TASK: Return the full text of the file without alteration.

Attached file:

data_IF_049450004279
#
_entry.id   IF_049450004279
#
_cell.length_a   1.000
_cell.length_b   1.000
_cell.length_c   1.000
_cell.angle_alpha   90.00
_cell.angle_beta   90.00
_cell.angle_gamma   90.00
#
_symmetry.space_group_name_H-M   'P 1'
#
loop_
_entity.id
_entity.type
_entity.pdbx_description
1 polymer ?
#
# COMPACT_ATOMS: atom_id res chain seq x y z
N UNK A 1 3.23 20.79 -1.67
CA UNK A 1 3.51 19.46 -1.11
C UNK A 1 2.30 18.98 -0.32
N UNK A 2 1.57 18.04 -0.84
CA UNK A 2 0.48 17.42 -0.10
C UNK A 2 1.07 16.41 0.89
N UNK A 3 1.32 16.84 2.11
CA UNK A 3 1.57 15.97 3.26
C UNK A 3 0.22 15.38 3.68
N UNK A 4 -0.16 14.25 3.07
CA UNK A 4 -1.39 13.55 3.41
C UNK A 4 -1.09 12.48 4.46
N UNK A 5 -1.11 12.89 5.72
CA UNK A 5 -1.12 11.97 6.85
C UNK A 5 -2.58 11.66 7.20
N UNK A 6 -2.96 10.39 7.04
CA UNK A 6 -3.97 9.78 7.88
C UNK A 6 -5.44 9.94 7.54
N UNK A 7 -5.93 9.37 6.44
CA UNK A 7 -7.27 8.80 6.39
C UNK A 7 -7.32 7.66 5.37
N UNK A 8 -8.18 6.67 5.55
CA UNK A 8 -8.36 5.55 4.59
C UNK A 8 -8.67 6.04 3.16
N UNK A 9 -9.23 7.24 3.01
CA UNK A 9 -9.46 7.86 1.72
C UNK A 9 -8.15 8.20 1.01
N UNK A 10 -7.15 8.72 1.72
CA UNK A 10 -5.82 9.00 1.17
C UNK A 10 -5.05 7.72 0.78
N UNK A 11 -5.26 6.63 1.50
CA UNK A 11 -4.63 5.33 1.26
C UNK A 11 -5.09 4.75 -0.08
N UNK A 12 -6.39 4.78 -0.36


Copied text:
data_IF_049450004279
#
_entry.id   IF_049450004279
#
_cell.length_a   1.000
_cell.length_b   1.000
_cell.length_c   1.000
_cell.angle_alpha   90.00
_cell.angle_beta   90.00
_cell.angle_gamma   90.00
#
_symmetry.space_group_name_H-M   'P 1'
#
loop_
_entity.id
_entity.type
_entity.pdbx_description
1 polymer ?
#
# COMPACT_ATOMS: atom_id res chain seq x y z
N UNK A 1 3.23 20.79 -1.67
CA UNK A 1 3.51 19.46 -1.11
C UNK A 1 2.30 18.98 -0.32
N UNK A 2 1.57 18.04 -0.84
CA UNK A 2 0.48 17.42 -0.10
C UNK A 2 1.07 16.41 0.89
N UNK A 3 1.32 16.84 2.11
CA UNK A 3 1.57 15.97 3.26
C UNK A 3 0.22 15.38 3.68
N UNK A 4 -0.16 14.25 3.07
CA UNK A 4 -1.39 13.55 3.41
C UNK A 4 -1.09 12.48 4.46
N UNK A 5 -1.11 12.89 5.72
CA UNK A 5 -1.12 11.97 6.85
C UNK A 5 -2.58 11.66 7.20
N UNK A 6 -2.96 10.39 7.04
CA UNK A 6 -3.97 9.78 7.88
C UNK A 6 -5.44 9.94 7.54
N UNK A 7 -5.93 9.37 6.44
CA UNK A 7 -7.27 8.80 6.39
C UNK A 7 -7.32 7.66 5.37
N UNK A 8 -8.18 6.67 5.55
CA UNK A 8 -8.36 5.55 4.59
C UNK A 8 -8.67 6.04 3.16
N UNK A 9 -9.23 7.24 3.01
CA UNK A 9 -9.46 7.86 1.72
C UNK A 9 -8.15 8.20 1.01
N UNK A 10 -7.15 8.72 1.72
CA UNK A 10 -5.82 9.00 1.17
C UNK A 10 -5.05 7.72 0.78
N UNK A 11 -5.26 6.63 1.50
CA UNK A 11 -4.63 5.33 1.26
C UNK A 11 -5.09 4.75 -0.08
N UNK A 12 -6.39 4.78 -0.36